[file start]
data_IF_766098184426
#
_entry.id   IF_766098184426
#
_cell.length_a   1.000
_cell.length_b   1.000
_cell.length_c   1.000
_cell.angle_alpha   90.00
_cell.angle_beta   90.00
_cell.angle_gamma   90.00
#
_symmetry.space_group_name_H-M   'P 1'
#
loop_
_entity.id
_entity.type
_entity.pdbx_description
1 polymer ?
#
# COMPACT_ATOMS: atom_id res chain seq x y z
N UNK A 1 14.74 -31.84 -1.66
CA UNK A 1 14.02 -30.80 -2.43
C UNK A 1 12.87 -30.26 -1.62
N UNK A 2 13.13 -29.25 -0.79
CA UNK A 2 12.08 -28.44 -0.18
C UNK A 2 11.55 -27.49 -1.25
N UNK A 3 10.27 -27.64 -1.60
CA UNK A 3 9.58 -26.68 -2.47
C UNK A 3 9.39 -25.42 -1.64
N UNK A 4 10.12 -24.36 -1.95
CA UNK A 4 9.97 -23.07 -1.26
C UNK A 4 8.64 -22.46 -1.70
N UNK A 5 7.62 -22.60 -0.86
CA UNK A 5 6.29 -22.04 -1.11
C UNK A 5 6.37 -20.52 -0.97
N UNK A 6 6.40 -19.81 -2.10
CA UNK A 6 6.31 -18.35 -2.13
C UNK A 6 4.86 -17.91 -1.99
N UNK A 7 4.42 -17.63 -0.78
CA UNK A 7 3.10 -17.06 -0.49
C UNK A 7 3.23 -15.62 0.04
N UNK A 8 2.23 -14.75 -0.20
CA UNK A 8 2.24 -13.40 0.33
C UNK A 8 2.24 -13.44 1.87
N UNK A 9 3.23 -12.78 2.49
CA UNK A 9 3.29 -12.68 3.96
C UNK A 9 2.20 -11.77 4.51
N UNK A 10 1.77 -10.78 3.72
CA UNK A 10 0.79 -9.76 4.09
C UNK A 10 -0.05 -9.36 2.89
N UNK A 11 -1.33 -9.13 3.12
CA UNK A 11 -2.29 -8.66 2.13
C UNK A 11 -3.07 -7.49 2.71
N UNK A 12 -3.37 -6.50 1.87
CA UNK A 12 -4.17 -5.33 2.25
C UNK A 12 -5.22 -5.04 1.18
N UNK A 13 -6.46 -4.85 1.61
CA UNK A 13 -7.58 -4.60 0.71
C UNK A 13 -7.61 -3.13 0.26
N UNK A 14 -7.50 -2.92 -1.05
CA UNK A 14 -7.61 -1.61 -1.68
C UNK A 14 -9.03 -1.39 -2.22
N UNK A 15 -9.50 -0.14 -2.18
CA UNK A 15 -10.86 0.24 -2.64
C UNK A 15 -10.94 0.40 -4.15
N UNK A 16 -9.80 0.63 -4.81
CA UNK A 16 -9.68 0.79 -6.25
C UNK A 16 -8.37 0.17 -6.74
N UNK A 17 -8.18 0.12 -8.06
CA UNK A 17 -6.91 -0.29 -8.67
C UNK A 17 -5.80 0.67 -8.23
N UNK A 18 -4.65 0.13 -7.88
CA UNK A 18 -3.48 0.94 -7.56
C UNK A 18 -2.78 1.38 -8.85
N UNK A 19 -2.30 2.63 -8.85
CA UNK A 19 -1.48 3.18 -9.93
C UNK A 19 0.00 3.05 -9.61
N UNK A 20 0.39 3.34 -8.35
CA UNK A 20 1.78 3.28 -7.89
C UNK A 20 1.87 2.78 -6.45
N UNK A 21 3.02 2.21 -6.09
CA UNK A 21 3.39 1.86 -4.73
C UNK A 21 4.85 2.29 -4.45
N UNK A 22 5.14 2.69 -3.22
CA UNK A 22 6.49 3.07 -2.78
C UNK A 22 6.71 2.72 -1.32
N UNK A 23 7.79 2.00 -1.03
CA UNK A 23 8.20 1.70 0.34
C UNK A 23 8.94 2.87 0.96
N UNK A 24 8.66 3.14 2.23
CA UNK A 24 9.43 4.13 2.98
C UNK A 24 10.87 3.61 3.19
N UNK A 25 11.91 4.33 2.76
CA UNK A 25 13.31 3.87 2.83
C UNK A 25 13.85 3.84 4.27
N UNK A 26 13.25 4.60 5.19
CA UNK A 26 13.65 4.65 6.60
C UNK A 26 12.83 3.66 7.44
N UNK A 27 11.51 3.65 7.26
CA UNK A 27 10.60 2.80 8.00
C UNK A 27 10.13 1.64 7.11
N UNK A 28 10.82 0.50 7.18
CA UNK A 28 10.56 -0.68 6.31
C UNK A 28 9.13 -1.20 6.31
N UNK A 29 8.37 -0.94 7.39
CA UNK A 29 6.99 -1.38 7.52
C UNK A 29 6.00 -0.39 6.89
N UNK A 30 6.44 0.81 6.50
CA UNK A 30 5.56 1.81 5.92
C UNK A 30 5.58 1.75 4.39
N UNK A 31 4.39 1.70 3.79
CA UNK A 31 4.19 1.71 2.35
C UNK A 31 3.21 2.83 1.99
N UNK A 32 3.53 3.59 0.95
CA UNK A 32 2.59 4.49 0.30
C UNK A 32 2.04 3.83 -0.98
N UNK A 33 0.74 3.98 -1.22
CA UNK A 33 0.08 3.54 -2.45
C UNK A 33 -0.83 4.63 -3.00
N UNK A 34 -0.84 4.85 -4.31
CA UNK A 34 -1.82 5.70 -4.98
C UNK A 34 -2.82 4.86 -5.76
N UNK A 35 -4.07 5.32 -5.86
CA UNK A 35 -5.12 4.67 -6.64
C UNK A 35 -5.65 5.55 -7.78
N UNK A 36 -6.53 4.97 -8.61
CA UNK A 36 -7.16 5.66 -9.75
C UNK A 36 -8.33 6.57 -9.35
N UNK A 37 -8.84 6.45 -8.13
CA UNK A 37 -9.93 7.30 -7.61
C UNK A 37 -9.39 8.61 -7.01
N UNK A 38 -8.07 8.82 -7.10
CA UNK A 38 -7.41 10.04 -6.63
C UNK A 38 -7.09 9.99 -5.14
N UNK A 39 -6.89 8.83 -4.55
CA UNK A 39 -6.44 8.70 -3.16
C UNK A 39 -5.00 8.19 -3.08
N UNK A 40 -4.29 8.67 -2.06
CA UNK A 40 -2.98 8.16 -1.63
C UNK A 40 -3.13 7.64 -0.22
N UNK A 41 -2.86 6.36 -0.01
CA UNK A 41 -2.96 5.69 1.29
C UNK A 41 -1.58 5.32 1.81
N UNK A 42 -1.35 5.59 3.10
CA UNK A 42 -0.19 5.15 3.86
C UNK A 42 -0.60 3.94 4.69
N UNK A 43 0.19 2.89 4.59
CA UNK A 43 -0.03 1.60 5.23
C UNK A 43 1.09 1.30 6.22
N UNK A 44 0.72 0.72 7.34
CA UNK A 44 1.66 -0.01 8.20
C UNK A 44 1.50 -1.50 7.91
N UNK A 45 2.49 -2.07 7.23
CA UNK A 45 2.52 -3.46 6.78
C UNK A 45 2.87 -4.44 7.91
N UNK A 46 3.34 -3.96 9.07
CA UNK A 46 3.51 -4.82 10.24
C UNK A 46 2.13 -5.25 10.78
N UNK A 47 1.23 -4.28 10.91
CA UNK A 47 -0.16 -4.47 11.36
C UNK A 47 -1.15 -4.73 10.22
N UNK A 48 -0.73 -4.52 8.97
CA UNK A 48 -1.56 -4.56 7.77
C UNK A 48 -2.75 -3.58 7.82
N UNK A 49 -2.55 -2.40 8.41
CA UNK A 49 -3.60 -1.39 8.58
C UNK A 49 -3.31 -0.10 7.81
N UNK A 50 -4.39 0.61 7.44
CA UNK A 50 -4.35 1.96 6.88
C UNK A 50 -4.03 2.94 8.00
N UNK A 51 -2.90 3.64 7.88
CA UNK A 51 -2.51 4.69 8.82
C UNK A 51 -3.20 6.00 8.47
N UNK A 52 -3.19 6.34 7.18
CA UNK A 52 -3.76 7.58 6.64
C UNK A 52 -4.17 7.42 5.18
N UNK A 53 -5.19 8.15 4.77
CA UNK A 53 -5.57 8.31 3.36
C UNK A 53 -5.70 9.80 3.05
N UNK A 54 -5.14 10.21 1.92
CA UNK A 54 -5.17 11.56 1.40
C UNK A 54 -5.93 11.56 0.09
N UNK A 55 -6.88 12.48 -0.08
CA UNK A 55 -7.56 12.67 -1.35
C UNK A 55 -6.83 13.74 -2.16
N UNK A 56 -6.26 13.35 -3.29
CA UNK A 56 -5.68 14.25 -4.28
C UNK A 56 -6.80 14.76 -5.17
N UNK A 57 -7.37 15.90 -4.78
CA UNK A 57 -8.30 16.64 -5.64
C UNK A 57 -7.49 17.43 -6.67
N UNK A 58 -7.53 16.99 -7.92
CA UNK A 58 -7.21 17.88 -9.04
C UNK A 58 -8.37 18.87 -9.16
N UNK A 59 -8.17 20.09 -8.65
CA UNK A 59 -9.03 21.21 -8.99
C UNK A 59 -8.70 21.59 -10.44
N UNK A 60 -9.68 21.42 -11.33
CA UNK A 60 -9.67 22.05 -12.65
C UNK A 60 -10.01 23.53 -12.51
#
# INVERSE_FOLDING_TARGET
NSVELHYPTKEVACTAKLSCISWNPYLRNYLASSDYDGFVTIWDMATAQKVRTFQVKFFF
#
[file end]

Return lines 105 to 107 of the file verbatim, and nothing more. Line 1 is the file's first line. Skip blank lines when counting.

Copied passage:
N UNK A 29 8.37 -0.94 7.39
CA UNK A 29 6.99 -1.38 7.52
C UNK A 29 6.00 -0.39 6.89